It was going to be a grueling week anyway.  That Thursday I had two parent meetings and a formal observation by my supporting teacher (I'm still a newbie).  My supporting teacher was in the loop as to what was going on with Mom, and we had both agreed to get this observation over with early so that we could stay ahead of the game.  Last year we had to deal with my unexpected pregnancy, so we already knew that staying as far ahead as possible with the paperwork would help us out big time in the end.

Thursday rolled around and I got my first meeting finished early.  I went back to my classroom to prep for my observation.  That's when the text messages started rolling in.  My older sister was driving in from out of state with her family.  The text message was from her: Dad called her crying, asking when she would be getting in.  Shit.  Something's going on.

The bell rang and students started filing in.  No time to think about that now, I have a lesson to teach under observation.

We got started, and the lesson was going really well.  And then, toward the end, the phone just started exploding with messages (on vibrate, don't worry).  For a brief moment I made eye contact with my supporting teacher.  She made a motion to indicate the question, "Do you want to suspend the lesson?"  No.  I definitely did NOT want to suspend the lesson.  We soldiered on, my kids did great despite the buzzing coming from my purse every few minutes.  The bell rang, my students and observer left, and I went straight for my phone.  I had about 10 minutes before my next parent meeting.

Mom was dying.  Soon.

She had 2-3 months at best, and probably much less than that.  How soon can I come down?  Dad's a wreck.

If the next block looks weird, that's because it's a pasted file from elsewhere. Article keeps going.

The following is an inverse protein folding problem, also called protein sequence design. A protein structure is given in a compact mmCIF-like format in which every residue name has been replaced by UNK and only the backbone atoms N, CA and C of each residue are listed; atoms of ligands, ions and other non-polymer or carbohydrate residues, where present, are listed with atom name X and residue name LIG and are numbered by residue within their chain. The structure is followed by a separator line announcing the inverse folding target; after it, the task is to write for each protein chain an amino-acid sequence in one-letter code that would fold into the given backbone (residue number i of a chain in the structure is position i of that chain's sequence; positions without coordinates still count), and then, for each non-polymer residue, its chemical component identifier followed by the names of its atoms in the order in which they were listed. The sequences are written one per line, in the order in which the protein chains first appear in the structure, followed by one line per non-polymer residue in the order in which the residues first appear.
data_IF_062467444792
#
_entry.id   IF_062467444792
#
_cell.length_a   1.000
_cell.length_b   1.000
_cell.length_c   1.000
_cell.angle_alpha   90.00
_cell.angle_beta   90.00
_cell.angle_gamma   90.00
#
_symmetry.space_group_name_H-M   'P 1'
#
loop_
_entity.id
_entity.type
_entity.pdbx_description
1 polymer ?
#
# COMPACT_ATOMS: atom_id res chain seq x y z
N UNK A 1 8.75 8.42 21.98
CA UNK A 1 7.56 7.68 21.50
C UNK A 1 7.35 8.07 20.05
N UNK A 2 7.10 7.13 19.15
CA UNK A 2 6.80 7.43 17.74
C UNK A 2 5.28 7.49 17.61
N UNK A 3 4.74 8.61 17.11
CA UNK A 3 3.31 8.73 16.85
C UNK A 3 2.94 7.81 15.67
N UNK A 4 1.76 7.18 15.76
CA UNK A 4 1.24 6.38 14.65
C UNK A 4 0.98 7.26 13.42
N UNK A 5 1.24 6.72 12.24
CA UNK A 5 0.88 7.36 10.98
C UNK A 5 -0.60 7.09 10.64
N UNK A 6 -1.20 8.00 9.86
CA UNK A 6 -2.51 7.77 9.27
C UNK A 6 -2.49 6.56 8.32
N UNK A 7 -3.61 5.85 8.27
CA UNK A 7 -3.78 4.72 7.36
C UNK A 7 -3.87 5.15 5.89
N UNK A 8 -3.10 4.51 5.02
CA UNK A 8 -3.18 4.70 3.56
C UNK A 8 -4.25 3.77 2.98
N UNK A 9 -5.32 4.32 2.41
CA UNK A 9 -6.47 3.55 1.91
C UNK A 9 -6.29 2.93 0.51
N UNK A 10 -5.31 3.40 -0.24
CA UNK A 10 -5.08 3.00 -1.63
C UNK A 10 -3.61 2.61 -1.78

My meeting was pleasant enough.  I didn't mind that we were meeting during lunch.  I wasn't in the least bit hungry anyway.  We worked through a plan for the student, wrapped up neatly just in time for my afternoon classes.  I don't even remember what happened the rest of the day or at all the next day.

Two to three months.  Dad doesn't think she'll make it to Christmas.  How soon can I get down there?

I made plans to drive down with the family on Saturday, arrive Sunday after going to church with my mother-in-law.  We packed quickly and left early, 8 inches of early snow on the ground; it had all fallen the night before.

Then Saturday's phone call came through as I was sipping a beer, unwinding from the drive and anticipating the next day.

Mom was asking for me.  The doctors say it will be soon, probably within the week.  People who are dying often hang on so they can wrap up unfinished business with people, or give them final messages.  Mom was asking if I was there yet.  But don't change plans, she'll hang on for you.

I changed my plans and arranged to leave as early as possible the next morning.  Church with my mother-in-law could wait.  Mom couldn't.